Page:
In a rare admission of inescapable reality, Putin acknowledged that “[Russia’s] economy will need deep structural changes in these new realities, and I won’t hide this—they won’t be easy; they will lead to a temporary rise in inflation and unemployment.” 

Putin’s economy will undergo much more turbulent periods than his wishful thinking of “a temporary rise in inflation and unemployment,” particularly given the fact that the Russian economy has severely lacked economic resilience.

According to The Heritage Foundation’s Index of Economic Freedom, an annual global benchmark study that measures and compares economic governance in countries around the world, the Russian economy has been largely in the status of either “mostly unfree” or “repressed.” Pervasive corruption and the lack of economic freedom has long diluted the foundation of the Russian economy, making it considerably vulnerable to external shocks.

We will know more how evolving sanctions impact Russia and the global economy in the coming weeks and months. Yet the overall impact of the targeted sanctions against Putin’s Russia will be quite severe inside the country while relatively limited and measured outside of it.

The impact of the Russian sanctions across the rest of the world will likely be uneven. Countries that have close economic links with Russia are at greater risk of supply disruptions, and companies that are highly exposed to the Russian economy will be affected to a higher degree, further exacerbated by the legal and reputational risk associated with doing business there.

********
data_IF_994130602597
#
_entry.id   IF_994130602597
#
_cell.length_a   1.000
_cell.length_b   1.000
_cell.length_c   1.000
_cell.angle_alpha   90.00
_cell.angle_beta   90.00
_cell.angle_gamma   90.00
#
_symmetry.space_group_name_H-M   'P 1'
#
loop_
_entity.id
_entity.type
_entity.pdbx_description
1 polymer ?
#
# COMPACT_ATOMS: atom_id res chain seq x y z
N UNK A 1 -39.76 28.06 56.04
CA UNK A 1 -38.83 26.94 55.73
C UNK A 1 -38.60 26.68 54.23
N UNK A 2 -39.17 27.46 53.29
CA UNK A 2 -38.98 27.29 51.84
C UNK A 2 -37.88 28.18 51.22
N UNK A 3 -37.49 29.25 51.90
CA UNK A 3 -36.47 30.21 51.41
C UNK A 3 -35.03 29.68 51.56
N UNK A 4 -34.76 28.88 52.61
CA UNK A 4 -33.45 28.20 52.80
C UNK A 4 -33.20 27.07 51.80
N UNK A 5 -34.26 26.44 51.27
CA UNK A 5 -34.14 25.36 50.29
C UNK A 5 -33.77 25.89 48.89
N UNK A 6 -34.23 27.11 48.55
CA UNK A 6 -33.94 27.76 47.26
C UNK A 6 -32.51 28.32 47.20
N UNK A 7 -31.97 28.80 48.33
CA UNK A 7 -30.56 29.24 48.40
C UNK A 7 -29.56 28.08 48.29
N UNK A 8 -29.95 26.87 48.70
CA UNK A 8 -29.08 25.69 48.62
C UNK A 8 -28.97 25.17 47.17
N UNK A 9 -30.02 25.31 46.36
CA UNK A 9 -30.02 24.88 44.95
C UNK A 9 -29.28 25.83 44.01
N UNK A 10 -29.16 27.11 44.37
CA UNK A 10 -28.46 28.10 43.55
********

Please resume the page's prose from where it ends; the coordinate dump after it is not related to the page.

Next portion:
There will be an elevated level of inflationary pressure worldwide triggered by Russian sanctions in general, but the magnitude of that depends on individual countries’ overall macroeconomic and fiscal conditions.

For instance, the United States has been already measurably suffering from rising price levels long before Russia’s invasion of Ukraine. Blaming sanctions for America’s 40-year high inflation is essentially equivalent to blaming Ukraine, a country America must help. The real underlying culprit of America’s record inflation and other economic pain is President Joe Biden’s misguided, reckless big government economic agenda.

From a broader geostrategic perspective, now is the time for Washington and its allies to pay much closer attention to the Russia-China economic relationship and ramp up necessary measures to deter Beijing from aiding sanctions-hit Russia.   

Since Western sanctions began in response to Russia’s first invasion of Ukraine in 2014, Moscow has sought Beijing’s help to lessen the blow to the Russian economy. Since then, economic engagement between the two authoritarian countries has soared. In 2021, trade volume between Russia and China was over $145 billion, up 36% from the year before.

Unambiguously, the effectiveness of the ongoing sanctions and the spillover effects on other countries necessitate deeper and greater analysis for sure. However, there is no question that the sanctions so far have started to bite Putin’s war economy.

Thus, the case for sanctions and greater pressure through them remains as strong as ever.

This piece originally appeared in The Daily Signal